Christmas Puzzles: solutions (2)

by Frederic Friedel
1/4/2021 – In our December 31 puzzle page we showed you problems ranging from mate in one to mate in 203 – expecting this record from decades ago to have been broken. And indeed it was: there is now a direct mate problem in which you have to play 226 accurate moves to mate the opponent (i.e. it is dual-free). In our second solutions page we also provide the answer to the ominous train problem, which has eluded some of the brightest minds in the world.

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The twin problems by artist Abraham Jacob Bogdanove (reconstructed from a painting by Luke Neyndorff) were fairly simple.

White to mate in two moves
White to mate in one move

In both diagrams there is an engine waiting to play defensive moves and prevent White from mating in two and one moves. So it will be fairly easy for you to follow the solutions:

Problem 1: 1.Ne2 Kxd2 (1...cxd2 2. Nf4#; 1... Ra1 2. Nf4#; 1... Nc2 2. Nxc1#) 2. Nf4#. 
Problem 2: 1.exf8=N#.

To help you get over the one-mover we showed you two unusually long problems by James Malcom. In the first Black will gladly move his bishop between g1 and h2, unless we force him to play something else – which should be a mate.

In the second problem White's goal is to castle long, while Black is bent on preventing exactly this! It turns out that White needs 67 moves to force Black to allow O-O-O. This sounds insane, but it is quite logical once you have understood the basic logic.

 

So who is the author of these imaginative many-move problems. Some elderly problemist with decades of experience, you may think? Well, think again.

James Malcolm is a 17-year-old high-school student! He lives in Iowa, USA, and just like chess enthusiasts his age, loves playing online games. But he is different in one aspect, he also takes a lot of pleasure in composing chess problems, and he is especially fond of record tasks, jokes, and anything related to the three special moves of chess: castling, promotion, and en passant.

A rather uncommon interest for a young man!

 

Christmastide Solving Contest

On December 25 our colleagues at ChessBase India staged a solving contest in which around a large number of enthusiasts took part. They were not just from within India, but also from various parts of the world, like Germany, Romania, Russia, USA – to name just a few! What was surprising was the outstanding quality of these entries. At least 17 readers who wrote in had perfect solutions, and twice more scored more than fifty percent. This is what a solution to the 76-mover looks like in Hindi.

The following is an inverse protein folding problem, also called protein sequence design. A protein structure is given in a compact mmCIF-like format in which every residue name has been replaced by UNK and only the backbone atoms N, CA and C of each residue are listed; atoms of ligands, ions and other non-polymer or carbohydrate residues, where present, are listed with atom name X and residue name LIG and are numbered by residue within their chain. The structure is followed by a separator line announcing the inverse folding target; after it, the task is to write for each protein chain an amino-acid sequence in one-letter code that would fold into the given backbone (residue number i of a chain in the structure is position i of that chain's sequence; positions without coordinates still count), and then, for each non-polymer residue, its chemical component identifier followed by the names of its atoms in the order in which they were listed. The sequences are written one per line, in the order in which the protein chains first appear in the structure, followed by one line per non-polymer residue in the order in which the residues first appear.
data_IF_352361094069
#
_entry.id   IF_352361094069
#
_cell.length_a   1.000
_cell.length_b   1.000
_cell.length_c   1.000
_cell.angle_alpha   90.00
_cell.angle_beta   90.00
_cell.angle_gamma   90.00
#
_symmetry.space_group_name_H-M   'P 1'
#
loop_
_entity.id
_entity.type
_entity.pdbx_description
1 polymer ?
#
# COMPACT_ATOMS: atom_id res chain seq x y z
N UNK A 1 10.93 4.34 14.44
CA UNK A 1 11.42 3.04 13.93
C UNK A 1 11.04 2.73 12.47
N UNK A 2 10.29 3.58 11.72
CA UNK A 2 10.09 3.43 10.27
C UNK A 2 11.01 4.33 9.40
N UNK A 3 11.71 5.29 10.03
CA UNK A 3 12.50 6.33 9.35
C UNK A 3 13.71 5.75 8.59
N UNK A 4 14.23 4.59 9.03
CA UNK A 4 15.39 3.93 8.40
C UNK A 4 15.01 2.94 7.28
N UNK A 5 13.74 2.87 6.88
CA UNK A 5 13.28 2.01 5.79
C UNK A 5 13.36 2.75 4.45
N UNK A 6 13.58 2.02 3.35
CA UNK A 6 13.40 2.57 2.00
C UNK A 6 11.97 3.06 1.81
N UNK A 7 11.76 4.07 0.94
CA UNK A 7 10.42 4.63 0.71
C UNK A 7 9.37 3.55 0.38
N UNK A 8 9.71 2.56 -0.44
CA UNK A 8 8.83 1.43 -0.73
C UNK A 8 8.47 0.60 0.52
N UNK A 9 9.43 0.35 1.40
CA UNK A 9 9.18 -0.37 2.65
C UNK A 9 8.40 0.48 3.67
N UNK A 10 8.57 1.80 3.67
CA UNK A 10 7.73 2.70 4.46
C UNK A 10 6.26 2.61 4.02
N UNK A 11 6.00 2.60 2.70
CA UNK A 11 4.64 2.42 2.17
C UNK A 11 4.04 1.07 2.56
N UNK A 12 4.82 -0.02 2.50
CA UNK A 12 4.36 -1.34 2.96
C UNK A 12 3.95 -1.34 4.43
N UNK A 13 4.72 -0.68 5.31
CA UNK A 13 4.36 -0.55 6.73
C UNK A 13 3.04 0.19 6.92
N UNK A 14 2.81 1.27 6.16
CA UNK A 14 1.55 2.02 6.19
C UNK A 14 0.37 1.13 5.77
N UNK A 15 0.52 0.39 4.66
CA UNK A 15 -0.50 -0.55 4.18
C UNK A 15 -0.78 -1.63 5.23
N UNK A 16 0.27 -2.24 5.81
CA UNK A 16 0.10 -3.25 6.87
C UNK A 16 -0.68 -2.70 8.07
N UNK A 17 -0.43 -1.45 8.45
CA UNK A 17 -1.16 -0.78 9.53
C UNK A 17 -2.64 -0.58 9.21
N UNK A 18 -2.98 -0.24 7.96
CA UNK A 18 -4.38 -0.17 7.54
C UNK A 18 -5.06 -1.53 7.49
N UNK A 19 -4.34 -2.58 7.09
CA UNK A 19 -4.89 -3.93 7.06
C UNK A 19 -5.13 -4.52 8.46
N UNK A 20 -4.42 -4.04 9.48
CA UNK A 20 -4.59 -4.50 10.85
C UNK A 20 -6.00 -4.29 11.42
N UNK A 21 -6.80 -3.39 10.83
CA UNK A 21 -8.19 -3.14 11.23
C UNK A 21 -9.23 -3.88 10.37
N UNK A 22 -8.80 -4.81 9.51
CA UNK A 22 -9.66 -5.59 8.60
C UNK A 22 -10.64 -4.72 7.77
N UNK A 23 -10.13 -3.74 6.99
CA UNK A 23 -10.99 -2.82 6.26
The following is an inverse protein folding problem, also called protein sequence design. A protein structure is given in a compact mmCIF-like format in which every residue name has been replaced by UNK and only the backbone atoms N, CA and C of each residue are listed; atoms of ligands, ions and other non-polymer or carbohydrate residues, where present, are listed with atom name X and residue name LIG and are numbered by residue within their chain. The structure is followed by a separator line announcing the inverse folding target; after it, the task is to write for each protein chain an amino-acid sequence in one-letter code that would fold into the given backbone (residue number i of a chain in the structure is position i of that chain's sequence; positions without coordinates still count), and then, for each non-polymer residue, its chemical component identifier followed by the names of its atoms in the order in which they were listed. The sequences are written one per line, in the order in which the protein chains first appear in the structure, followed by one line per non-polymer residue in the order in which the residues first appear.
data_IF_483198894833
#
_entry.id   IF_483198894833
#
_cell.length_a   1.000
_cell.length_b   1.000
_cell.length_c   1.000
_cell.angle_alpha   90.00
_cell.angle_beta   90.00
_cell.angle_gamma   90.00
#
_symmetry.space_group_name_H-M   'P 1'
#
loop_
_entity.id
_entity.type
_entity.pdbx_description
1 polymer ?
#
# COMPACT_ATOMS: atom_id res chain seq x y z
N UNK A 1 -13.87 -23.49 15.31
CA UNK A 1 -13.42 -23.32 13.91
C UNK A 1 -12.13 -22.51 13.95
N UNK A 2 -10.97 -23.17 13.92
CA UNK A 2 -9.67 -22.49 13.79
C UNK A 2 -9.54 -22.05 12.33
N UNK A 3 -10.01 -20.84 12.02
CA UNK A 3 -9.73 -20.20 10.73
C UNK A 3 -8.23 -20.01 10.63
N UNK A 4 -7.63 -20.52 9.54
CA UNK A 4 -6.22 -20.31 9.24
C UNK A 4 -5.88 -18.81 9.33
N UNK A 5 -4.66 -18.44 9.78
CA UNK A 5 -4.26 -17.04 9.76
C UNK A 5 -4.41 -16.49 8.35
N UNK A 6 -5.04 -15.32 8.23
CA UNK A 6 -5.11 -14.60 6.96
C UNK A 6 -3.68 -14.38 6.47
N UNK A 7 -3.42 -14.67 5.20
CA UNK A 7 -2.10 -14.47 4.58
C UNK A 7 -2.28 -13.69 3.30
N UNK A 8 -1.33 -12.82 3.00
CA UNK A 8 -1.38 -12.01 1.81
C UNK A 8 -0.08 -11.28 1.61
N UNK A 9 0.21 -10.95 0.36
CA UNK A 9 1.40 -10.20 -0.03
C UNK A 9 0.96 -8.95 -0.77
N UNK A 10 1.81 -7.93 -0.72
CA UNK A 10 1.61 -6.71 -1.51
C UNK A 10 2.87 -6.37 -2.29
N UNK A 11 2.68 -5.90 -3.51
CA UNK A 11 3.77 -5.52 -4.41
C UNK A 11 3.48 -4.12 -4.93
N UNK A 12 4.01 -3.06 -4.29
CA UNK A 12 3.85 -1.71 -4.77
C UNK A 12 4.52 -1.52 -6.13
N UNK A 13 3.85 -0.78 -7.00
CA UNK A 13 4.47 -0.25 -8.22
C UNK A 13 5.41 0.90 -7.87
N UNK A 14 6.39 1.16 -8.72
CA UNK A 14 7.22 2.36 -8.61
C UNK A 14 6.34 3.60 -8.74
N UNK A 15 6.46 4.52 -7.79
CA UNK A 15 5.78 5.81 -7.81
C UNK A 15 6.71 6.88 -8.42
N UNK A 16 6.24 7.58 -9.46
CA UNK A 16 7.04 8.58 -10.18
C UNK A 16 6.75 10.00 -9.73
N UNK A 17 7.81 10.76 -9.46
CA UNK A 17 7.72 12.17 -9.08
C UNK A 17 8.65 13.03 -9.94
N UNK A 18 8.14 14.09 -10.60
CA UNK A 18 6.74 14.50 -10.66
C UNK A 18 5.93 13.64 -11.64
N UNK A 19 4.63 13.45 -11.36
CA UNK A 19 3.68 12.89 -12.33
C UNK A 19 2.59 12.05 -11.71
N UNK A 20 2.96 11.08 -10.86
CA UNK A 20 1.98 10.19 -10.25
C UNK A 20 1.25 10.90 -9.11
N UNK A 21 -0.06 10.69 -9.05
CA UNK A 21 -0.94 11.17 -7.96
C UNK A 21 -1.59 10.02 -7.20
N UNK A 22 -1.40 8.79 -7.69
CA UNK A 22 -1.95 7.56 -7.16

How many moves to mate?

In 1986 John Nunn sent us a chess problem by Danish composer Walther Jørgensen. It was, at the time, the longest dual-free direct-mate with a legal starting position that had ever been devised. You can replay this astonishing 203-mover on our replay board below, and understand everything, thanks to the comments by John Nunn.

On our December 31 puzzle page I predicted that this 44-year-old record would probably have been broken. Within a day problemist Werner Keym informed me that it had indeed been increased to 226 moves – by the same Walther Jørgensen, using the same basic pattern.

The picture of Walther Jørgensen (1916-1989) was taken from Thema Danicum, the publication of the Danish Chess Problem club.

 

Note that you can click the Autoplay icon to have the entire solution replayed for you – while you sit back and enjoy your coffee or mate tea?! Shift+Autoplay click is slowest replay, Ctrl+click is faster and Alt+click is fastest.

A logical non-chess problem

What have I done? Ten years ago, at a German railway station, I had asked young grandmaster Anish Giri why the overhead power lines ran zigzag instead of straight. I posed this innocent question to our readers.

Looking from above (even from a bridge) you can clearly see that the power line trace a zigzag path above the trains, and that this has been done purposefully: the masts have longer and shorter arms.

Anish was baffled, and when I brought it up a few weeks ago he still didn't have an answer. Neither did a dozen 2750+ GMs, who have been working on the problem for weeks now. Some days ago Anish got it, but only after I had helped him – I gave him a video showing the bow collector (pantograph) getting power from the overhead line. You can watch some of this seven-minute video and see if you also hit on the answer.

Interestingly two readers had the correct solution. One of them, Albitex, is an electronic technician and who worked for a railway signalling company. No wonder. Also Vishy Anand solved it – his father worked in the railways. But even highly educated scientists – quantum physicists, astronomers, mathematicians – as well as the super-GMs – didn't even get close.

Now for the answer. The reason for the zigzagging is incredibly simple: if the power wire was straight it would cut through the bow collector, like a chain saw, in a couple of miles! The wire need to glide back and forth over the collector for it to last. Watch the video above.

This is what would happen after a mile or two if the power line were straight. The wire would stay in the groove and continue to cut through the bow collector. 

Sorry to have spent such a lot of time on this – it spun unexpectedly out of control. And now a dozen close friends will be cursing me. I must be more careful in the future. For the “gimme-more” friends and readers here are a few more non-chess New Year’s puzzles.

 


Editor-in-Chief emeritus of the ChessBase News page. Studied Philosophy and Linguistics at the University of Hamburg and Oxford, graduating with a thesis on speech act theory and moral language. He started a university career but switched to science journalism, producing documentaries for German TV. In 1986 he co-founded ChessBase.

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